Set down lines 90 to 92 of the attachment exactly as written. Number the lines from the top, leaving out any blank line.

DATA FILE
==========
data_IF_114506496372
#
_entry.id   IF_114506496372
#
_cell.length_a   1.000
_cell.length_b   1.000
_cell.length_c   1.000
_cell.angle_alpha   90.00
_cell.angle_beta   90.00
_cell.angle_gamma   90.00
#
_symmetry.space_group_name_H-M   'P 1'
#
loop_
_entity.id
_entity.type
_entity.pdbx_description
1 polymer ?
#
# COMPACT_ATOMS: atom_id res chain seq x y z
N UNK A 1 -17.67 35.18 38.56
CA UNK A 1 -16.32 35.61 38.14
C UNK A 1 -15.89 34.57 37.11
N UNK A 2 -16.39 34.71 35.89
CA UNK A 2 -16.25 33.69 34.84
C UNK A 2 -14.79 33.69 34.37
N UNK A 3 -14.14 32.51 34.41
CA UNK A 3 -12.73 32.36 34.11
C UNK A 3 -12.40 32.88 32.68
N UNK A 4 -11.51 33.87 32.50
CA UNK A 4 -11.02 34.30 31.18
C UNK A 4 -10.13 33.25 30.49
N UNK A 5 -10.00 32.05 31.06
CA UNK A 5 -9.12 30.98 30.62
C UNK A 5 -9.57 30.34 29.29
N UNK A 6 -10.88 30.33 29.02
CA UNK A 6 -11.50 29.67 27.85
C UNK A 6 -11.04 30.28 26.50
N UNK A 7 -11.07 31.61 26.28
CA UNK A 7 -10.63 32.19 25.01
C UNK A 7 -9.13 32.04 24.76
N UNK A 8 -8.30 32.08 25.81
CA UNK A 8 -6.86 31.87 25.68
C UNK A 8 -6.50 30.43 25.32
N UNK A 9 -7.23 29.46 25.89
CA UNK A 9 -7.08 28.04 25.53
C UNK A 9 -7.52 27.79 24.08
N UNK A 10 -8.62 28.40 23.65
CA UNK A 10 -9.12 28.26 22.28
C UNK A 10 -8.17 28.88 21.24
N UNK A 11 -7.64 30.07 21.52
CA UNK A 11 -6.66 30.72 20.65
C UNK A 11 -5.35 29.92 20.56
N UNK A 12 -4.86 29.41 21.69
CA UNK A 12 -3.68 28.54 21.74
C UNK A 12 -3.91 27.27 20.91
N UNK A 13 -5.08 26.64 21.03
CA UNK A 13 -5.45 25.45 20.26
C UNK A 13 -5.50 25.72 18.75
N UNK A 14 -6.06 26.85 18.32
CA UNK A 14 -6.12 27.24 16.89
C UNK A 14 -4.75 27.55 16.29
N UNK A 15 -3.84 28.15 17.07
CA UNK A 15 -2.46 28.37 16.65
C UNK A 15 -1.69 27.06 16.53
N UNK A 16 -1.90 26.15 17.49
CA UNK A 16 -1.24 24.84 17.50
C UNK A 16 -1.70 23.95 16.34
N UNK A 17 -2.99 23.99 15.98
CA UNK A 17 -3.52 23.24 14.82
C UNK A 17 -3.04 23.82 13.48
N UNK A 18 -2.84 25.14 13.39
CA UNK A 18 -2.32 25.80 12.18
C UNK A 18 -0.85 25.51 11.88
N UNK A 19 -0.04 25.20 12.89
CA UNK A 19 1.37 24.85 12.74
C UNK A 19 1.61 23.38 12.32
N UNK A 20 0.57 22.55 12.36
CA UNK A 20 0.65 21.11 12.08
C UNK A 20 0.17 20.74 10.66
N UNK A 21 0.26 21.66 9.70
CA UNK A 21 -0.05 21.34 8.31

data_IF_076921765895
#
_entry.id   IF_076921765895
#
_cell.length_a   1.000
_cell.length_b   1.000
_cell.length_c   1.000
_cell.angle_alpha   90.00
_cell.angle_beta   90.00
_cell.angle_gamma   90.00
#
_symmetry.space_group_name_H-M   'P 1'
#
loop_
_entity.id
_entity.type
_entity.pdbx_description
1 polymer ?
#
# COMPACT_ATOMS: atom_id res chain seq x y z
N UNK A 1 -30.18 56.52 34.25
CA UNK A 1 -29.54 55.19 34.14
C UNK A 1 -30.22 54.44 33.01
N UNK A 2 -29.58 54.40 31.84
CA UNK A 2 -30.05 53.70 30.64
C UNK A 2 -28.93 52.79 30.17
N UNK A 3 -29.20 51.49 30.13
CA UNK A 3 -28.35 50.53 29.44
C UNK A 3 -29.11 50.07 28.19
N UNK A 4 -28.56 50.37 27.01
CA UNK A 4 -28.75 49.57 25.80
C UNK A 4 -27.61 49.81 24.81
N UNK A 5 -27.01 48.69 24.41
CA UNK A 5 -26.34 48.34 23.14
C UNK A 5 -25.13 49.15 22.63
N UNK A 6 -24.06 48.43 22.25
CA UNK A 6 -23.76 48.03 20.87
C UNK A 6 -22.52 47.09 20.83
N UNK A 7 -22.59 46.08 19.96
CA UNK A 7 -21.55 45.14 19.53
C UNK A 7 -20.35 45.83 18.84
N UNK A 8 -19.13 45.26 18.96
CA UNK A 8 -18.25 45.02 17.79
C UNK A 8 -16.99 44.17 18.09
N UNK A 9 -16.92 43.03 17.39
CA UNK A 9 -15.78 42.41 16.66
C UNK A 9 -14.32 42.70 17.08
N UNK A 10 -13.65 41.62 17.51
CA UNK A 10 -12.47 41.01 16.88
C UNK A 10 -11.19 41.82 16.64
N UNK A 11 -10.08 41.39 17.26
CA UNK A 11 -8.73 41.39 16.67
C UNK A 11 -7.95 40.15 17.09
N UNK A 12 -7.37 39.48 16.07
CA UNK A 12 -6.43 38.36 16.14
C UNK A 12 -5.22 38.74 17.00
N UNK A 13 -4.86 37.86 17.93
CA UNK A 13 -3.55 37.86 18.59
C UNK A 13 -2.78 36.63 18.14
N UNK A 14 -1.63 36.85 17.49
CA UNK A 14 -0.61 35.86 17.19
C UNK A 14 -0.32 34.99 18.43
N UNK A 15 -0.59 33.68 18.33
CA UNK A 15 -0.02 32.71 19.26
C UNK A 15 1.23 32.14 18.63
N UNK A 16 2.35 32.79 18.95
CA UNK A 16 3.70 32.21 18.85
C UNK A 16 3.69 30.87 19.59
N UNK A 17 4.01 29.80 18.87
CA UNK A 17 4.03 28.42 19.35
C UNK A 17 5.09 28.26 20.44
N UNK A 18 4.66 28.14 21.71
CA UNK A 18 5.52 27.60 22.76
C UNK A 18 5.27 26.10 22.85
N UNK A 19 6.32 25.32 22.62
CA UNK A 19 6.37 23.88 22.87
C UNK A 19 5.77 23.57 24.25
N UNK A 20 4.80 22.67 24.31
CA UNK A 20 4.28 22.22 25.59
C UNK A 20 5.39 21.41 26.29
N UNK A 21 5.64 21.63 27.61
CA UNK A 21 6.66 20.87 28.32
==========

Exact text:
_cell.angle_alpha   90.00
_cell.angle_beta   90.00
_cell.angle_gamma   90.00